Tedy's Team Turns 10: A Message from His Father

Team Member Frank Mastrangelo



The Mastrangelo family: (l to r) AJ, Donna, Cailey and Frank

Silence was Frank Mastrangelo’s first clue that something was wrong. "I was driving my two children home from summer camp in June 2006, and they were in the backseat yelling about something and then it all went completely quiet," he said. He turned around and saw their mouths moving but heard no sound for half a minute, but then his hearing returned.

When he got to the school where his wife Donna worked, he felt numbness and went to the restroom. "I work as an EMT so I knew something was up when I couldn’t grasp my zipper with my right hand," he said. He checked his face in the mirror — nothing drooping. But there was still numbness in his right arm and shoulder. He decided an ER visit was in order. "Then I did exactly what I tell other people not to do — I drove myself to the ER." He was 42.

At the hospital, an MRI revealed a small dead spot in his brain (a sign of an infarction or stroke), and a follow-up ultrasound showed the cause — a patent foramen ovale (PFO), a hole between the upper chambers of his heart. "Somewhere a clot formed, slipped through that hole and, as my doctor described it, took the expressway to my brain instead of getting caught in my lungs." And here’s an ironic twist — Frank’s father had died of an ischemic stroke on the same day, June 26, one year before at age 72.

While in the hospital, Frank read about PFOs in an American Stroke Association brochure, and on the back he found information about Train To End Stroke (TTES), a program in which participants trained for a marathon while raising money for stroke research. He had just started running to lose weight before his stroke, so after his hematologist cleared him, Frank joined TTES and ran his first marathon in honor of his dad at Disneyworld in January 2007.

Soon after he learned about Tedy’s Team training for the Boston Marathon in April. "It looked pretty cool and I really wanted to get connected with that," Frank said.

Frank has now run six marathons and four halfmarathons, most of them as a member of Tedy’s Team and Train to End Stroke, as well as seven Falmouth Road Races in the summer. That is no small achievement for "a big, hairy Italian who had never been an athlete," he said. After he turned 50, he stopped running distance races to spend more time with his family, cutting back to 12-15 miles a week. "There is a lot of training involved with running marathons, and that takes a lot of time," he said. "I felt like I was doing Cailey and AJ a disservice as they got older." Cailey is a high school senior and AJ is a freshman.

Though not running competitively, he is still involved in the Boston Marathon, serving as a medical committee member and on race day overseeing 350 medical volunteers who serve beyond the finish line. "We take care of all the medical needs of all the runners," Frank said, "but I always have my eye out for members of Tedy’s Team and make sure they have water and anything else they need."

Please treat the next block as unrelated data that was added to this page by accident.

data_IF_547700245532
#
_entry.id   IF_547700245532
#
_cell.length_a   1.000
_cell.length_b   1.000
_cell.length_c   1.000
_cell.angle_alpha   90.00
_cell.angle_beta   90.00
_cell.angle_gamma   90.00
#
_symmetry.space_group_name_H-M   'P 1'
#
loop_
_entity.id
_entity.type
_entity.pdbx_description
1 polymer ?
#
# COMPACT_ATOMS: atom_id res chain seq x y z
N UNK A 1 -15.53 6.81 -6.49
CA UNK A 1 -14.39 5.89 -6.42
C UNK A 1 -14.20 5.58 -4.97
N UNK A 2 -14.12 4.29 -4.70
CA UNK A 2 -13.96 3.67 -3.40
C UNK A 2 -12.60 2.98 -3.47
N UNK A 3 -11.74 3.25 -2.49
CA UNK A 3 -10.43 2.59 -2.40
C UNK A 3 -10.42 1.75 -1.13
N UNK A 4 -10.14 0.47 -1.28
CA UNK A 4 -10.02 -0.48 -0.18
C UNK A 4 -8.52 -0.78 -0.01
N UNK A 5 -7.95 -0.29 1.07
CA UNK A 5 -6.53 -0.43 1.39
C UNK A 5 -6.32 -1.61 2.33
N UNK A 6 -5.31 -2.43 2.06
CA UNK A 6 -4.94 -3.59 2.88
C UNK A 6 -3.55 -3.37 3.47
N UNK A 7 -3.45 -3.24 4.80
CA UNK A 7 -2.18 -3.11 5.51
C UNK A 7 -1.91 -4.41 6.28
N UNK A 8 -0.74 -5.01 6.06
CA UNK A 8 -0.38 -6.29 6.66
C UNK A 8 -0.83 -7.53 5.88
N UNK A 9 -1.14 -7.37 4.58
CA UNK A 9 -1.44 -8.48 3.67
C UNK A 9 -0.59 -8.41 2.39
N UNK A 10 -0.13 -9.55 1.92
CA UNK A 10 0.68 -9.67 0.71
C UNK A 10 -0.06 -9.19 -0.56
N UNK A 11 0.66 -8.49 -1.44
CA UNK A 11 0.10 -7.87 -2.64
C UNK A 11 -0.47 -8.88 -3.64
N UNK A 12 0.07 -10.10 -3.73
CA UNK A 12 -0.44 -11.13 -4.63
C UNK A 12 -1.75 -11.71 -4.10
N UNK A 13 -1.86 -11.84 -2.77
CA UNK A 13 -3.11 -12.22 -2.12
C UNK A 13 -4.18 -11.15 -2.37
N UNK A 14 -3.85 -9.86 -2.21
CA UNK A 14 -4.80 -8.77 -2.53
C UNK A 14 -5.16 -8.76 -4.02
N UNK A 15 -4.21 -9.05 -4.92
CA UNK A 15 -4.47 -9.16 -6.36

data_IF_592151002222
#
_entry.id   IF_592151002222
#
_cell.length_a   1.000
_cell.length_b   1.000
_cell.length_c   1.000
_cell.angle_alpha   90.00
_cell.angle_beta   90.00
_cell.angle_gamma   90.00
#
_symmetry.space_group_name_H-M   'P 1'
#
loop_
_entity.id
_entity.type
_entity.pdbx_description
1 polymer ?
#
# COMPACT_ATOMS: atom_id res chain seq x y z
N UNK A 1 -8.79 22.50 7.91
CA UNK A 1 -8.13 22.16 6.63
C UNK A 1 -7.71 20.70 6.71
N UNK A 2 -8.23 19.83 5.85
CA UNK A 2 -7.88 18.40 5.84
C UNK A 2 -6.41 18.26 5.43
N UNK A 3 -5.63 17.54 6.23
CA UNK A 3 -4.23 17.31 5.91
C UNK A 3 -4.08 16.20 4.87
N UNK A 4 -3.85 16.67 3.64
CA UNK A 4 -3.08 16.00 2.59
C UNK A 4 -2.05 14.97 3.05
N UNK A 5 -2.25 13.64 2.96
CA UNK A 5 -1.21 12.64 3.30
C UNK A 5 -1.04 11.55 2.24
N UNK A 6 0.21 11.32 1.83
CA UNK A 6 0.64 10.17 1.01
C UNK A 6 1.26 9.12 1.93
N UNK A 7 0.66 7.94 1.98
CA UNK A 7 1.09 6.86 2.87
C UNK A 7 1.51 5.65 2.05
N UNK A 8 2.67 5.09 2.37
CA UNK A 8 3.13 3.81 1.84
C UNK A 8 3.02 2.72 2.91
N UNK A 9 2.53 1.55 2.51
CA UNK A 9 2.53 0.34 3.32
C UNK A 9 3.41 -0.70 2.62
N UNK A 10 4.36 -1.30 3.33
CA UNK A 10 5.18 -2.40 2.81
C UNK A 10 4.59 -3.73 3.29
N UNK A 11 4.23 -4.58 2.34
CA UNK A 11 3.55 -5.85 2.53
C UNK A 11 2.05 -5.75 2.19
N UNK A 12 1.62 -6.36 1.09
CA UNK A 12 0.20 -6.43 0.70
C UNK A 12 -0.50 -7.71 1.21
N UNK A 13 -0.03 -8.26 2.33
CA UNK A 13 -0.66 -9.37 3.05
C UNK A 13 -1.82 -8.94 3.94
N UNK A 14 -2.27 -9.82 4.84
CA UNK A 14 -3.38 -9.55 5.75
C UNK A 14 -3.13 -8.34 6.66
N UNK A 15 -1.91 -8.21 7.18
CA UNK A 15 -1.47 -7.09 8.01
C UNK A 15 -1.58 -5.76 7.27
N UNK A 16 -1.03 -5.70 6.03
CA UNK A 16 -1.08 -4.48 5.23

When Frank talks about Tedy’s Team, it’s clear that the camaraderie was a big part of why he continued running. "You become really close with your teammates to the point where they’re like family," he said. "They need something, they call me. I need something, I call them. We’ve had several Tedy’s Team reunions. And it’s cool going back and seeing everybody. We’ve shared a lot of special times, memories I’ll certainly never forget."

And even though he’s not running marathons, Frank hasn’t given up running races. This summer he is going to do the Falmouth Road Race with Tedy’s Team.

"It was a little creepy having a stroke exactly one year after my dad died of one," Frank said. "But because of the stroke I found out about the PFO and got it fixed. And I’ve made a lot of healthy changes — eating better, reducing stress, losing weight. I kind of figured it was my dad sitting up there saying, ‘Hey, you better get your big fat butt in gear and start exercising.’"

See all segments of Tedy's Team Turns 10:

Tedy's Team Turns 10

A Stroke on the Ice

Every Mile for Mom & Dad

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Stroke Rehabilitation

Making the Best Decisions at Discharge After Stroke

The type of rehabilitation and support systems a survivor receives at discharge can strongly influence health outcomes and recovery. In this, the first part of a two-part series on stroke rehab, we offer guidance for the decision-making process required when it’s time to leave the hospital.

What to Expect from Outpatient Rehab

After stroke, about two-thirds of survivors receive some type of rehabilitation. Outpatient therapy may consist of Several types of therapy. Whether a patient is referred to inpatient or outpatient therapy depends on the level of medical care required.